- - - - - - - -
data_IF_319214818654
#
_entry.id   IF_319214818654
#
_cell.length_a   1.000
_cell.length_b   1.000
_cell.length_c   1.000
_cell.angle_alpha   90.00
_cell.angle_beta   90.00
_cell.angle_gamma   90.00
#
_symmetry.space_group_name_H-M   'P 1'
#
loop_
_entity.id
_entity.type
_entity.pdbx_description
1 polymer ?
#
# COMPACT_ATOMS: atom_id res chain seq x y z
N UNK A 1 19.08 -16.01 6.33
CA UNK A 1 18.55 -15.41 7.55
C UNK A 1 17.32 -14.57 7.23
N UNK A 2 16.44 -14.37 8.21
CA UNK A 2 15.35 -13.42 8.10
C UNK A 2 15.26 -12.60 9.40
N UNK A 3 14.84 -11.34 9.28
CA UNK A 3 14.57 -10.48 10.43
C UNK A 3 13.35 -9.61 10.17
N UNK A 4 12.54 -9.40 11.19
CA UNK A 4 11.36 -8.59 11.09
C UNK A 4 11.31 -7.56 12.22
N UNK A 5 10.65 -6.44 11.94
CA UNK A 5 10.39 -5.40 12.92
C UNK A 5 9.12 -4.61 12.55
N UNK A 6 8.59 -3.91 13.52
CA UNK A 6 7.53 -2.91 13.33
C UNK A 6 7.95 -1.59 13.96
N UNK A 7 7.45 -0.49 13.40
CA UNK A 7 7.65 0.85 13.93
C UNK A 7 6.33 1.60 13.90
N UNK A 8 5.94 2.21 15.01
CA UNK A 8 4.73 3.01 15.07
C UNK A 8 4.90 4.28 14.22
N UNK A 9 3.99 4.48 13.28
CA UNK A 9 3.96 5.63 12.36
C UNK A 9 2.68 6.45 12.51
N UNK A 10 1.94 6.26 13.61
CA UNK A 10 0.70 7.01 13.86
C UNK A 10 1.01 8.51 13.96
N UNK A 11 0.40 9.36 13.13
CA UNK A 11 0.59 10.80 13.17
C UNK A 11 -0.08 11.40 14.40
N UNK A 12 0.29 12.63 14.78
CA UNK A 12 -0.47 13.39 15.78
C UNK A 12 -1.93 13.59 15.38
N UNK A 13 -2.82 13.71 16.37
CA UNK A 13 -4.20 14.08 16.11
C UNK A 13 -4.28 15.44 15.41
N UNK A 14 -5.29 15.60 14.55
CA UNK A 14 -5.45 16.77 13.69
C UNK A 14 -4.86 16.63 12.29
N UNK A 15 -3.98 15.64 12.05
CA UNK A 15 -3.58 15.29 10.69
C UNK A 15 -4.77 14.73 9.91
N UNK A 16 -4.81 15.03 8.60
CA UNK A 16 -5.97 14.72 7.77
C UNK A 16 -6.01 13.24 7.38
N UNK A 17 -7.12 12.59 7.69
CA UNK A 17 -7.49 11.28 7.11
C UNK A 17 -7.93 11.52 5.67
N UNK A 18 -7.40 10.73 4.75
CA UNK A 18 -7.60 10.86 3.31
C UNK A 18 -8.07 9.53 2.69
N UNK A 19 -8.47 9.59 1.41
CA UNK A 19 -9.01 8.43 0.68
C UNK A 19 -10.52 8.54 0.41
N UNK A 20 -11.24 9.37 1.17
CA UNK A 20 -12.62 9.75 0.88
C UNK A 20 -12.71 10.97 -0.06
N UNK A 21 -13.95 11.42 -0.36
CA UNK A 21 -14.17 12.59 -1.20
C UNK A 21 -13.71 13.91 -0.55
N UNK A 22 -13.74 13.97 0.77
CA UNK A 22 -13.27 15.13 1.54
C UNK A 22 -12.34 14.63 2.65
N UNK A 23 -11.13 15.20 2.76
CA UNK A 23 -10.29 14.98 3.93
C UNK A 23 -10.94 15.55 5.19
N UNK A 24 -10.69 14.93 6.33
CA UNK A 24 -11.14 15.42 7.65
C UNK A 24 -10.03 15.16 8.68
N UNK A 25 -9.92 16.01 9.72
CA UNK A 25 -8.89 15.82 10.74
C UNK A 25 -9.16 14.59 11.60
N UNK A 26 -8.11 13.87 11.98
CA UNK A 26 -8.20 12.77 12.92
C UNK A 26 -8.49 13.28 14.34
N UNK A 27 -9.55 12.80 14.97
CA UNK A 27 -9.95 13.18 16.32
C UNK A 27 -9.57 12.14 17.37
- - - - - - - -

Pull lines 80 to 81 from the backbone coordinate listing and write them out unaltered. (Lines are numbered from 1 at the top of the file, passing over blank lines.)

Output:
C UNK A 20 -12.71 10.97 -0.06
N UNK A 21 -13.95 11.42 -0.36